For those of you who are unfamiliar with CRDH, it’s an annual, open-access and peer-reviewed publication with an associated conference – more information can be found on its website including past volumes of the publication, past conference programs, and (eventually) the new CFP for CRDH 2020. You should definitely come to CRDH 2020. And bring a friend!

As an inveterate conference tweeter, I spent a lot of time on Tweetdeck during the conference and was generally pleased by the amount of Twitter engagement we had given the small conference size. So in honor of the conference Twitterati (is that a word? It is now!) I’ve done a quick analysis and visualization of our activity.

Global Network Stats:

Nodes: 198 (people with separate Twitter @-handles)

Edges: 552 (tweets and retweets)

Average weighted node degree: 4.369 (@-handles were mentioned in an average of 4.369 tweets/retweets, including repeat mentions)

The network is disconnected (there are people who used the hashtag who never tweeted to each other or retweeted each other’s tweets) into two components and the largest connected component has diameter 5.

The Major Nodes:

When looking at the conference network, some nodes immediately jump out due to the node color/size scheme I’ve applied to the visualization: nodes with lower degree (less tweets originated with or included that @-handle) are blue while nodes with higher degree (more tweets originated with or included that @-handle) are yellow, orange, or red and progressively larger as we get towards the red/highest (unweighted) degree nodes.

If we look strictly at the numbers, the top nodes by (weighted) degree are jotis13 (yes, I’m writing about myself in the third person); jimccasey1; nolauren; JenServenti; CCP_org; profgabrielle; dgburgher; chnm; historying; seth_denbo; FreeBlack TX; and harmonybench. This is not, strictly speaking, surprising as these were heavy conference tweeters and/or presenters who included on their Twitter handles on slides for easy tweeting of their research.

However, if we look at betweenness centrality (which is another network analysis metric that measures, if you’re trying to get from one part of the network to another as efficiently as possible using the edges, which nodes do you go through?) we get both some familiar orange/red nodes as well as some of the yellow, middling-degree nodes: jotis13; JenServenti; jimccasey1; nolauren; seth_denbo; historying; CCP_org; profgabrielle; Zoe_LeBlanc; kramermj; and harmonybench.

The contrast between these two measures enables us to draw some conclusions about how different Twitter handles were functioning in the network. For example, both JenServenti and seth_denbo rank significantly higher in betweenness centrality than node degree; their importance as connectors in the network were higher than expected given their volume of tweets/mentions. Given their respective positions at the NEH and AHA, the fact that they’re also essential connectors in this Twitter network should perhaps not be surprising.

By contrast, CCP_org and profgabrielle rank higher in node degree than betweenness centrality. A quick sneak peek at a different network measure – closeness centrality, basically how central a node is to a network – shows that they are tied for the second highest closeness centrality in the network (after jotis13). So while CCP_org and profgabrielle may not be on as many of the shortest path through the networks (likely because those paths are routing through jotis13 instead) they are two of the three most central nodes in the network. In other words, their voices were vital to the conversations we were having (both in person and online).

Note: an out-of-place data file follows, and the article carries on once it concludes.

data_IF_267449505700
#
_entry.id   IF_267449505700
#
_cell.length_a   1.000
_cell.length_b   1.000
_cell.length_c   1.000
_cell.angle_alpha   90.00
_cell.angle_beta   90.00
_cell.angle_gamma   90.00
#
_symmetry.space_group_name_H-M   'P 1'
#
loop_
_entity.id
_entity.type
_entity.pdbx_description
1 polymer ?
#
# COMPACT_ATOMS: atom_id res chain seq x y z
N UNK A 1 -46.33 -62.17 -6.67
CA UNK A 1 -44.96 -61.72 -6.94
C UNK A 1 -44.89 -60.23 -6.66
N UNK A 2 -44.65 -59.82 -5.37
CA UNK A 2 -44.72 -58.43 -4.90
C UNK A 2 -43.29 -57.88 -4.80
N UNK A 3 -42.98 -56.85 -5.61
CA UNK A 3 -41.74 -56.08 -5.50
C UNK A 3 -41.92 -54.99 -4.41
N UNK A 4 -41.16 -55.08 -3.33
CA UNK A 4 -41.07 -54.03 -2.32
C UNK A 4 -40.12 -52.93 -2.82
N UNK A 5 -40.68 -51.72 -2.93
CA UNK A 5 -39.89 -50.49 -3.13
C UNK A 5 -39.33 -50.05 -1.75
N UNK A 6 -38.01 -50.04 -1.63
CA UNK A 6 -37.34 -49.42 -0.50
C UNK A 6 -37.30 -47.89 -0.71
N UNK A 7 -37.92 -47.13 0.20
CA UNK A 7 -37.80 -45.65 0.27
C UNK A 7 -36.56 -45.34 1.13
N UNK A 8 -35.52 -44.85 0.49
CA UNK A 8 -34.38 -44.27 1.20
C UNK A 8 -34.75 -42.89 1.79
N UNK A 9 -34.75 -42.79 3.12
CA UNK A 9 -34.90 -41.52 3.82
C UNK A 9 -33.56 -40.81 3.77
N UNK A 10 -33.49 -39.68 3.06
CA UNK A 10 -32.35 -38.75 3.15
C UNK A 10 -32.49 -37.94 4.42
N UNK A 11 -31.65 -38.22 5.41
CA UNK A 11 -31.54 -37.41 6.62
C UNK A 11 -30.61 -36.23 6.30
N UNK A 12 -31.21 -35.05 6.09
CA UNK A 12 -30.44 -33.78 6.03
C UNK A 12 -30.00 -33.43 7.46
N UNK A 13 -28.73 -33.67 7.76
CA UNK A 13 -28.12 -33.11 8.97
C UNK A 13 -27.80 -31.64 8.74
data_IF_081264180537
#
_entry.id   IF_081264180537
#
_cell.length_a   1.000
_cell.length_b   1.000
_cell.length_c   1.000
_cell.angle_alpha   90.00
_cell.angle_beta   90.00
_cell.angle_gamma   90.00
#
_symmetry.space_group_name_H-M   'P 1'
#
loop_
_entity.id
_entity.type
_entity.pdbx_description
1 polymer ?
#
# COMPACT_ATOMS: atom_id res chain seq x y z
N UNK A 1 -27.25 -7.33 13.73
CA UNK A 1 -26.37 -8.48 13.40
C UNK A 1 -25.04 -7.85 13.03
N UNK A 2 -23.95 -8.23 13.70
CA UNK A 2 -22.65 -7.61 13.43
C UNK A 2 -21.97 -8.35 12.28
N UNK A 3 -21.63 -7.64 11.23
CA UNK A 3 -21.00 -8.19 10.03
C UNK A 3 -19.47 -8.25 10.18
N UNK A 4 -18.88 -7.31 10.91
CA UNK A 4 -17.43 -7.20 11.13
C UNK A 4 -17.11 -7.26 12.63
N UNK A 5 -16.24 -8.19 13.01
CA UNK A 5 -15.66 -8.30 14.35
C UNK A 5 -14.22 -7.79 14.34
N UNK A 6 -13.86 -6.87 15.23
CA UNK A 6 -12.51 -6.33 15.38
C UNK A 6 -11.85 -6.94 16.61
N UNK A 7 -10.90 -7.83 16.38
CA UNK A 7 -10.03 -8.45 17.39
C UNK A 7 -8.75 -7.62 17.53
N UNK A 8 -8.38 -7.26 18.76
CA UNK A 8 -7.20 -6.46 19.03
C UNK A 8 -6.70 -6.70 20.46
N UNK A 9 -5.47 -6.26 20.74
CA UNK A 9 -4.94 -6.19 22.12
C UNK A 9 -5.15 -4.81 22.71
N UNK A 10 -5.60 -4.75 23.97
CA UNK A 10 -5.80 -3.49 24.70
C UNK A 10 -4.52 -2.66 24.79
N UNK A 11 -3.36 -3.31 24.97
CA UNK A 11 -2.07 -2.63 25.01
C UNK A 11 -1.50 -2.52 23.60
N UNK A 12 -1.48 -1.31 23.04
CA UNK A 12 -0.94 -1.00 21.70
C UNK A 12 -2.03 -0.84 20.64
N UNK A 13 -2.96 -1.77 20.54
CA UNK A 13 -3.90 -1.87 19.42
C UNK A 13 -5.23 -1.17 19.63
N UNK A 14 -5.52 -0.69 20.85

Another particularly interesting thing to note about nodes with high betweenness centrality is that neither Zoe_LeBlanc nor kramermj were physically present at #crdh2019. While this is not an unfamiliar phenomenon – conference tweeting, by its very nature, enables the virtual inclusion of people at conferences – what is particularly fascinating is that both of them played a very similar role in the network. Specifically, they signal-boosted a conversation about the diversity of digital scholarship to a wide variety of people who were not present at #crdh2019 and didn’t necessarily participate in wider conference conversations.

The Viral(ish) Subtopic:

While there were several stand-out tweets that got more traction than others (including the first one pictured at the top of the image, citing Jessica Marie Johnson’s essay, Markup Bodies) one in particular got the most attention and spawned follow-up comment threads (both “on” and “off” hashtag). It was the record of the following brief conversation:

profgabrielle asked jimccasey1, “How many years did it take you to create your dataset?”

jimccasey1 replied, “Going on seven.”

The conversation then continued on (in real life and online) by discussing the fact that creating datasets are not often considered scholarship, despite the interpretation, analysis, and scholarly skill that goes into creating them.

A few scholars chimed in to note that their institutional Promotion and Tenure guidelines had been updated to explicitly include digital scholarship as scholarship, not service. But the conversation largely revolved around the difficulties digital historians face in producing work that doesn’t fit easily into the “monographs, articles, book chapters” model of scholarship that still dominates the majority of the field.

Others noticed that the issues digital historians face in getting their databases recognized a scholarship echoed issues public historians have already been struggling with, particularly getting recognized for the work they do in creating oral history collections. The related issue of crediting the incredible scholarly work of librarians and archivists – which forms the foundation for much historical scholarship – also came up (echoing a few earlier conversations wishing there were more librarians in the room with us!)